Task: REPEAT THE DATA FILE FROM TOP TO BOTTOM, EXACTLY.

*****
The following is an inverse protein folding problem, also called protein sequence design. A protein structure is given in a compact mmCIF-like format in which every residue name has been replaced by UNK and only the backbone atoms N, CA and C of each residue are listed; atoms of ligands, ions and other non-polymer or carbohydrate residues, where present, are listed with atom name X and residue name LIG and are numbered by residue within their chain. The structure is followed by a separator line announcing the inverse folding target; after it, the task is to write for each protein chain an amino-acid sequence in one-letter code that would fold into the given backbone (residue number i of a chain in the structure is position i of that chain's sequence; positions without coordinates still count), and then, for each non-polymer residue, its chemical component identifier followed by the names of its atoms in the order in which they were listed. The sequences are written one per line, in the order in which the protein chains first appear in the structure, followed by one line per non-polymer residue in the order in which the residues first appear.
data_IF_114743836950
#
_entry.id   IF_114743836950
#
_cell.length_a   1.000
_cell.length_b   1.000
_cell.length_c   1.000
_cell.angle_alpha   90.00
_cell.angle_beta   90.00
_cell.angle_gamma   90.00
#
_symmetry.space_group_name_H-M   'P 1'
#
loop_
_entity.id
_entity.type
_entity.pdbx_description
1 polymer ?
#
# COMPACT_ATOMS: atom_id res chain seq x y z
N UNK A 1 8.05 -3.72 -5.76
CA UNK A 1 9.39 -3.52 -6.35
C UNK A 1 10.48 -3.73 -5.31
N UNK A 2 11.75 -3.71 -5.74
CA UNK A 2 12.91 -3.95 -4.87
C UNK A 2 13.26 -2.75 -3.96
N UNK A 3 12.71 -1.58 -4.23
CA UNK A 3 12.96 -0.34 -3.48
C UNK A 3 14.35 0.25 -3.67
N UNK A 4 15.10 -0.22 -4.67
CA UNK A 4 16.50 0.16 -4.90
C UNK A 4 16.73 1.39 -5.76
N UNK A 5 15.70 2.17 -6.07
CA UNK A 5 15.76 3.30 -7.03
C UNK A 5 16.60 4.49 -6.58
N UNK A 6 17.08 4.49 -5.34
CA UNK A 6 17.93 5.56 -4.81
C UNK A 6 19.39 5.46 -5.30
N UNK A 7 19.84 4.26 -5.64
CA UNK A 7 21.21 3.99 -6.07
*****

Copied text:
The following is an inverse protein folding problem, also called protein sequence design. A protein structure is given in a compact mmCIF-like format in which every residue name has been replaced by UNK and only the backbone atoms N, CA and C of each residue are listed; atoms of ligands, ions and other non-polymer or carbohydrate residues, where present, are listed with atom name X and residue name LIG and are numbered by residue within their chain. The structure is followed by a separator line announcing the inverse folding target; after it, the task is to write for each protein chain an amino-acid sequence in one-letter code that would fold into the given backbone (residue number i of a chain in the structure is position i of that chain's sequence; positions without coordinates still count), and then, for each non-polymer residue, its chemical component identifier followed by the names of its atoms in the order in which they were listed. The sequences are written one per line, in the order in which the protein chains first appear in the structure, followed by one line per non-polymer residue in the order in which the residues first appear.
data_IF_114743836950
#
_entry.id   IF_114743836950
#
_cell.length_a   1.000
_cell.length_b   1.000
_cell.length_c   1.000
_cell.angle_alpha   90.00
_cell.angle_beta   90.00
_cell.angle_gamma   90.00
#
_symmetry.space_group_name_H-M   'P 1'
#
loop_
_entity.id
_entity.type
_entity.pdbx_description
1 polymer ?
#
# COMPACT_ATOMS: atom_id res chain seq x y z
N UNK A 1 8.05 -3.72 -5.76
CA UNK A 1 9.39 -3.52 -6.35
C UNK A 1 10.48 -3.73 -5.31
N UNK A 2 11.75 -3.71 -5.74
CA UNK A 2 12.91 -3.95 -4.87
C UNK A 2 13.26 -2.75 -3.96
N UNK A 3 12.71 -1.58 -4.23
CA UNK A 3 12.96 -0.34 -3.48
C UNK A 3 14.35 0.25 -3.67
N UNK A 4 15.10 -0.22 -4.67
CA UNK A 4 16.50 0.16 -4.90
C UNK A 4 16.73 1.39 -5.76
N UNK A 5 15.70 2.17 -6.07
CA UNK A 5 15.76 3.30 -7.03
C UNK A 5 16.60 4.49 -6.58
N UNK A 6 17.08 4.49 -5.34
CA UNK A 6 17.93 5.56 -4.81
C UNK A 6 19.39 5.46 -5.30
N UNK A 7 19.84 4.26 -5.64
CA UNK A 7 21.21 3.99 -6.07